Interview with EVS volunteer Arkaysa
This week we will meet Araksya Martirosyan from Armenia. She spent her year of EVS in a kindergarten in Võru where she was enjoying her work and the beautiful lake right next to the city.
Did you choose Estonia or did Estonia choose you?
I guess it was both at the same time. When I finished my college where I studied in the field of pre-school education, I wanted to do something related to it. I found the project in Estonia which was so well connected to what I was doing before, so I decided to come. You are one of the rare volunteers who did something before that is now related to their project. After college I wanted to do something unusual so I decided to continue my path of education with this experience here. As it will help me to understand what I really want to learn in University. I think after my project I will have clear vision of my future education.
Do you have the feeling you learn a lot?
Yes, it is really good practice for me.
And how do you like Võru?
It is a small town but at the same time it is very nice. I really enjoy the lake right next to the city.
How does a normal day at work look like?
Usually I start at 9 o’clock. I work with 5/6-year- old children. In the morning, we do some learning activities or handicrafts, and then we have singing lesson or physical education. After that we
normally go outside for a little while and come back for a lunch break. If there is something to prepare for the next day, I stay and organize it with my colleagues. Also sometimes I take part in English lessons.
What do you do after work, in your free time?
I just finished writing my mini-project that took some time. Also I enjoy traveling in my free time and as Estonia has very beautiful nature there are many places which I’d like to visit.
How much or what did you know about Estonia before and how has this picture you had in mind about Estonia/Estonians changed during your time here?
I knew that Estonia is a small country in the Baltic region of Northern Europe. As my mother once had visited Estonia, she told me that Estonia has very beautiful nature. I'm happy to have this opportunity to see it myself. I got blessed seeing deer into the wild more than 5 times! Nice moments which I captured in my mind. Also I heard that Estonians are very calm and they really like the sun, so when they see it, they sunbathe everywhere, where it’s possible. Now I know that the reason is the lack of sunny days. If now I do the same, am I Estonian?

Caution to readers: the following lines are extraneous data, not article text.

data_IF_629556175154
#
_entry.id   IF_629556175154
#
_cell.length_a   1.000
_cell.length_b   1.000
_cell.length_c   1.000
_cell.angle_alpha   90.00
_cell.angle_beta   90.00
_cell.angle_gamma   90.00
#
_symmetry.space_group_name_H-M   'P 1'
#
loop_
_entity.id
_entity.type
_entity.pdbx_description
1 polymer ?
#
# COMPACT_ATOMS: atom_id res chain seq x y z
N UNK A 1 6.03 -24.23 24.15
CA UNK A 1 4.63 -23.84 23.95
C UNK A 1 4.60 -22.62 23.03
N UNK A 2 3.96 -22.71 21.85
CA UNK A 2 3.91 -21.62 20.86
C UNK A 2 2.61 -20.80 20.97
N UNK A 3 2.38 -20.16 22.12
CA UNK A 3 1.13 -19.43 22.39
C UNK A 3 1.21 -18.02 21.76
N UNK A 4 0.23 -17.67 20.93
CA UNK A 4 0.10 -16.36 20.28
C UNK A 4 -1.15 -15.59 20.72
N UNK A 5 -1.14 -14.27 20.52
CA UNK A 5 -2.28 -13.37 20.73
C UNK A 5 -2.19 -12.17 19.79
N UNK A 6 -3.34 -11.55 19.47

Is there anything surprising for you about Estonia/Estonians and Estonian culture? Or anything that is very different and took time to adapt?
There were a lot of facts about Estonia that I didn’t know before I came here, like the one that Estonia has 2.222 islands. Also I didn’t know that singing played a major role in Estonia’s history. It was really surprising for me. I can keep going with this for a long time. I like Estonian culture a lot. I know that Estonia has the biggest collection of folk songs in the world. I like the festivals when you can see a lot of people wearing traditional costumes, dancing national dances. That time you want to join them and to dance all night long. I think I’m not the first to say that Estonians are really closed people. During this one year I met different Estonians. Some of them were really closed and indifferent, others were very open and friendly and others were closed and helping. In the beginning it was surprising for me too, but now I got used to that. So I will say that Estonians are very kind and nice people. 🙂
What is the one thing that everyone should know about Armenia and/or Armenians?
Armenia has such a rich history and so many interesting facts, it's really difficult to choose only one thing to tell. But I would say that the one thing that everyone should know about Armenia is the first country to adopt Christianity as the state religion, it dates back to the year 301 AD, and Armenia has one of the most beautiful churches in the world and actually, it’s free entry to all the churches. One of my favorite is Tatev Monastery (9th-century), there is a cableway from Tatev to Halidzor village, which was included in the Guinness World Records as world’s longest non-stop double track cable car. About Armenians I can say that we are very hospitable people. So everyone at least once should visit Armenia and make sure that it's impossible to stay hungry in Armenia, both spiritually and physically.
And finally the last question: Do you feel any changes?
Yes of course! I feel more responsible because I’m working with children. I also feel more confident and I’m less afraid of problems since I’m here.
Araksya Martirosyan stayed in Estonia for 12 months within the project ”Broadening Horizons” which is funded by Erasmus+ European Voluntary Service program.